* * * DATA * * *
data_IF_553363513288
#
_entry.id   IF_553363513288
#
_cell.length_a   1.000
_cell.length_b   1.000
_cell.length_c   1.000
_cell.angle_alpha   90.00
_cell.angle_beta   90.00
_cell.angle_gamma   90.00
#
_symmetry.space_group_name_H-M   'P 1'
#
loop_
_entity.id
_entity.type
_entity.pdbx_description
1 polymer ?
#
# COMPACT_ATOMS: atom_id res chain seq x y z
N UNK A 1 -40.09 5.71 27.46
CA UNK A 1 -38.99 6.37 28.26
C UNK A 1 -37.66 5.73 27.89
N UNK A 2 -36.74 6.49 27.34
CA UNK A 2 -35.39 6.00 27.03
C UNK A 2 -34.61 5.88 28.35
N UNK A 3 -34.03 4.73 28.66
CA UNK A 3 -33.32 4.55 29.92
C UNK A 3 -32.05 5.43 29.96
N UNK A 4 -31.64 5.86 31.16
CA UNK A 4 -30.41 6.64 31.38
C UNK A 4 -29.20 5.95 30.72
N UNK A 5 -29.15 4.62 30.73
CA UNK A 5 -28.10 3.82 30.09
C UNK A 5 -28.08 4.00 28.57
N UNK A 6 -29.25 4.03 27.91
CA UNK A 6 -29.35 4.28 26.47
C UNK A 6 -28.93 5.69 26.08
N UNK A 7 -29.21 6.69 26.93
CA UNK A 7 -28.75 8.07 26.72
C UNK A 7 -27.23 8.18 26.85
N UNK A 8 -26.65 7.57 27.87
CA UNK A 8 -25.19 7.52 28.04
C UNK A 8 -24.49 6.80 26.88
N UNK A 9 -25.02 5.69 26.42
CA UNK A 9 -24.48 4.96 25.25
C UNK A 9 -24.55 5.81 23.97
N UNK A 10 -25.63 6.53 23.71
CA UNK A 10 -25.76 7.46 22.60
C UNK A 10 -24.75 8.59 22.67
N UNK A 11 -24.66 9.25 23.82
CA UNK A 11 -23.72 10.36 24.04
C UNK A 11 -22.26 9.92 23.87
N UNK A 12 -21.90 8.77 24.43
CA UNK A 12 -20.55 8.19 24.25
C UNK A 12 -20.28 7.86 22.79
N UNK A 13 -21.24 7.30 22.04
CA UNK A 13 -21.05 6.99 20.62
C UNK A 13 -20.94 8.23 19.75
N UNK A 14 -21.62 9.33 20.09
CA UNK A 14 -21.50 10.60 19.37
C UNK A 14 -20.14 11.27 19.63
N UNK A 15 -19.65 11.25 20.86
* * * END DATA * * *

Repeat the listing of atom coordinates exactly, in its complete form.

data_IF_553363513288
#
_entry.id   IF_553363513288
#
_cell.length_a   1.000
_cell.length_b   1.000
_cell.length_c   1.000
_cell.angle_alpha   90.00
_cell.angle_beta   90.00
_cell.angle_gamma   90.00
#
_symmetry.space_group_name_H-M   'P 1'
#
loop_
_entity.id
_entity.type
_entity.pdbx_description
1 polymer ?
#
# COMPACT_ATOMS: atom_id res chain seq x y z
N UNK A 1 -40.09 5.71 27.46
CA UNK A 1 -38.99 6.37 28.26
C UNK A 1 -37.66 5.73 27.89
N UNK A 2 -36.74 6.49 27.34
CA UNK A 2 -35.39 6.00 27.03
C UNK A 2 -34.61 5.88 28.35
N UNK A 3 -34.03 4.73 28.66
CA UNK A 3 -33.32 4.55 29.92
C UNK A 3 -32.05 5.43 29.96
N UNK A 4 -31.64 5.86 31.16
CA UNK A 4 -30.41 6.64 31.38
C UNK A 4 -29.20 5.95 30.72
N UNK A 5 -29.15 4.62 30.73
CA UNK A 5 -28.10 3.82 30.09
C UNK A 5 -28.08 4.00 28.57
N UNK A 6 -29.25 4.03 27.91
CA UNK A 6 -29.35 4.28 26.47
C UNK A 6 -28.93 5.69 26.08
N UNK A 7 -29.21 6.69 26.93
CA UNK A 7 -28.75 8.07 26.72
C UNK A 7 -27.23 8.18 26.85
N UNK A 8 -26.65 7.57 27.87
CA UNK A 8 -25.19 7.52 28.04
C UNK A 8 -24.49 6.80 26.88
N UNK A 9 -25.02 5.69 26.42
CA UNK A 9 -24.48 4.96 25.25
C UNK A 9 -24.55 5.81 23.97
N UNK A 10 -25.63 6.53 23.71
CA UNK A 10 -25.76 7.46 22.60
C UNK A 10 -24.75 8.59 22.67
N UNK A 11 -24.66 9.25 23.82
CA UNK A 11 -23.72 10.36 24.04
C UNK A 11 -22.26 9.92 23.87
N UNK A 12 -21.90 8.77 24.43
CA UNK A 12 -20.55 8.19 24.25
C UNK A 12 -20.28 7.86 22.79
N UNK A 13 -21.24 7.30 22.04
CA UNK A 13 -21.05 6.99 20.62
C UNK A 13 -20.94 8.23 19.75
N UNK A 14 -21.62 9.33 20.09
CA UNK A 14 -21.50 10.60 19.37
C UNK A 14 -20.14 11.27 19.63
N UNK A 15 -19.65 11.25 20.86